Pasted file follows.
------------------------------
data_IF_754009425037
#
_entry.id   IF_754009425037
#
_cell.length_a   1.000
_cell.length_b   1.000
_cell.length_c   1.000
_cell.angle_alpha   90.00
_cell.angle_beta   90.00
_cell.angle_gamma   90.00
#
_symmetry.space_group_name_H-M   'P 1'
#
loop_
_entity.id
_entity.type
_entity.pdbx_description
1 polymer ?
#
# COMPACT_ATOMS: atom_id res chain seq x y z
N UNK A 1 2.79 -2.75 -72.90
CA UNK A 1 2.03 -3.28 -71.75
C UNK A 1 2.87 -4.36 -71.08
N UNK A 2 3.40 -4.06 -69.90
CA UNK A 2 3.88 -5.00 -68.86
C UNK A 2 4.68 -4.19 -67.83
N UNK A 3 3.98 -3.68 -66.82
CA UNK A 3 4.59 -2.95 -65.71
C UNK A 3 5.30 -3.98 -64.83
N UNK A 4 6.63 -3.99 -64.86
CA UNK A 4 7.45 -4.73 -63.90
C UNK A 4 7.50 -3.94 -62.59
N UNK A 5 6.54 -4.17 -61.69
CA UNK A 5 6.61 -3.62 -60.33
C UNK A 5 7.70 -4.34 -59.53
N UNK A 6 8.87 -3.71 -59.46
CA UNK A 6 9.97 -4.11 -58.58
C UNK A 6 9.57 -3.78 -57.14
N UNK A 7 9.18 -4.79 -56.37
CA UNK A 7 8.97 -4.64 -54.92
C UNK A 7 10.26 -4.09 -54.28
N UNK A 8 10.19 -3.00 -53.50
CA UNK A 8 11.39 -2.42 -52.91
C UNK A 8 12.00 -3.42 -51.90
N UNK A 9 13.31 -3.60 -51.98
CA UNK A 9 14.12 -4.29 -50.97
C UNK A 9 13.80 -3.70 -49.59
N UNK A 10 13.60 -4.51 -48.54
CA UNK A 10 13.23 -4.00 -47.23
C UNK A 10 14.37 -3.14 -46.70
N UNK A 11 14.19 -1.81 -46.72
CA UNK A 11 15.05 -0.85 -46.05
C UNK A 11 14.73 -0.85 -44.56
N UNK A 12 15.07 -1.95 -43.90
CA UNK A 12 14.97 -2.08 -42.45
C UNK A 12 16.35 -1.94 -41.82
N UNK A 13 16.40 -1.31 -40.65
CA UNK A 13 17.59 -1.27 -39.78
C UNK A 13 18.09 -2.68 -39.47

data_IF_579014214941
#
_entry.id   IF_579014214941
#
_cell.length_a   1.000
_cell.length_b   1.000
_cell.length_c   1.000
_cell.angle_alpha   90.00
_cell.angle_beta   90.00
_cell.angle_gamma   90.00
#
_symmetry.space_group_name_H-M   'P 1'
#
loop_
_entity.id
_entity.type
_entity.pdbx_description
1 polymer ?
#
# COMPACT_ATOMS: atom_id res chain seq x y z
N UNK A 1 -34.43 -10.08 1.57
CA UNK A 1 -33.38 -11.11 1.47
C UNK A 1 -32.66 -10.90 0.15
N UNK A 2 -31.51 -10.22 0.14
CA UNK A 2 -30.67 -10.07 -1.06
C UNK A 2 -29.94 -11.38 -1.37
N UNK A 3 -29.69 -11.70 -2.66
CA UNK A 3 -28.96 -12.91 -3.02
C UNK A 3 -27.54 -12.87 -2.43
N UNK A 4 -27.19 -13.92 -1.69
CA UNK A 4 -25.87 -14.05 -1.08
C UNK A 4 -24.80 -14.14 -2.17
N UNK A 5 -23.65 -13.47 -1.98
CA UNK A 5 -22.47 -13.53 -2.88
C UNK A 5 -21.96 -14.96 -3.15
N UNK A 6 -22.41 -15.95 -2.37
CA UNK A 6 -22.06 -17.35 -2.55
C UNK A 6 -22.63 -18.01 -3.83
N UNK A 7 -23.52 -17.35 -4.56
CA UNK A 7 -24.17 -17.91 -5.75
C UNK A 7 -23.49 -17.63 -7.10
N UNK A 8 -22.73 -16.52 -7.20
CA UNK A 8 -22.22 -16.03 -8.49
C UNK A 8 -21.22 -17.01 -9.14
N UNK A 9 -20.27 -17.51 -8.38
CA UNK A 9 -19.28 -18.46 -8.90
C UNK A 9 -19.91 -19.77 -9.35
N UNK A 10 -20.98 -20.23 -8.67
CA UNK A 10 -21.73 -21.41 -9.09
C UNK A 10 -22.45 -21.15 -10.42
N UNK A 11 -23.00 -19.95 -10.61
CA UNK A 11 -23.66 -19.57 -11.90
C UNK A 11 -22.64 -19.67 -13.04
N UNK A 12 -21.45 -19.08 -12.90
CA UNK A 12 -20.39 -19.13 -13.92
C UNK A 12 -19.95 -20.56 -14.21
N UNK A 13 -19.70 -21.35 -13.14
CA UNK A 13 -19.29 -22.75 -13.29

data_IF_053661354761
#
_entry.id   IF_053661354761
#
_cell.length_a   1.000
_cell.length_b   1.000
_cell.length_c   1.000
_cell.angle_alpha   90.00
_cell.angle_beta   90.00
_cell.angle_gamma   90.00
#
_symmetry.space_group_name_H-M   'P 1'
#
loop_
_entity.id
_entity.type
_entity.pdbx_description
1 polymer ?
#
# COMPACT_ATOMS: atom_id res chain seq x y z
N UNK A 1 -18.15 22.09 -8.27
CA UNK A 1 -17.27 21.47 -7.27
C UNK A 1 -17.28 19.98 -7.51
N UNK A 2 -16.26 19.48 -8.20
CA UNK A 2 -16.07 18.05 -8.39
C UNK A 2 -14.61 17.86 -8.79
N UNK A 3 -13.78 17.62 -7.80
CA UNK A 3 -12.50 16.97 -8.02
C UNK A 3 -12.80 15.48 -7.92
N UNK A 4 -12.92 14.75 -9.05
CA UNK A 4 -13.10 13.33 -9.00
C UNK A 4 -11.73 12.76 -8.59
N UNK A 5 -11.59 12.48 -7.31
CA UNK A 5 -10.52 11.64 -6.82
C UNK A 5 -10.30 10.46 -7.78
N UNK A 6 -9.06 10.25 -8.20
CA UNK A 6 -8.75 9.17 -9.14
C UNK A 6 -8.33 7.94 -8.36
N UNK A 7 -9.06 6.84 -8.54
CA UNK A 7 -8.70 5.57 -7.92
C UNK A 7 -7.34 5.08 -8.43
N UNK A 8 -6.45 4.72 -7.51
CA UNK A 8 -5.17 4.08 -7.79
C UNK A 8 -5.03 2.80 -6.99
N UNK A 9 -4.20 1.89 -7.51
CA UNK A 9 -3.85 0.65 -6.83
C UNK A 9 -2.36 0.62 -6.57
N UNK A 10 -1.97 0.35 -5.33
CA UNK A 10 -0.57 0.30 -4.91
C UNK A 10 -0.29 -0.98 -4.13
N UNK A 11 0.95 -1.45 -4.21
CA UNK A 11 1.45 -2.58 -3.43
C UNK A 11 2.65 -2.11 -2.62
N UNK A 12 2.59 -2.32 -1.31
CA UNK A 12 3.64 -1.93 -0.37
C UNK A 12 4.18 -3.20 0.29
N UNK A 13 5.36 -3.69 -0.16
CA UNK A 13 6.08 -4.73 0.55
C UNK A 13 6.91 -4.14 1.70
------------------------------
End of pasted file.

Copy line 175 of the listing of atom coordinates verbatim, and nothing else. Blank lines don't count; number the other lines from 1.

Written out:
CA UNK A 13 6.08 -4.73 0.55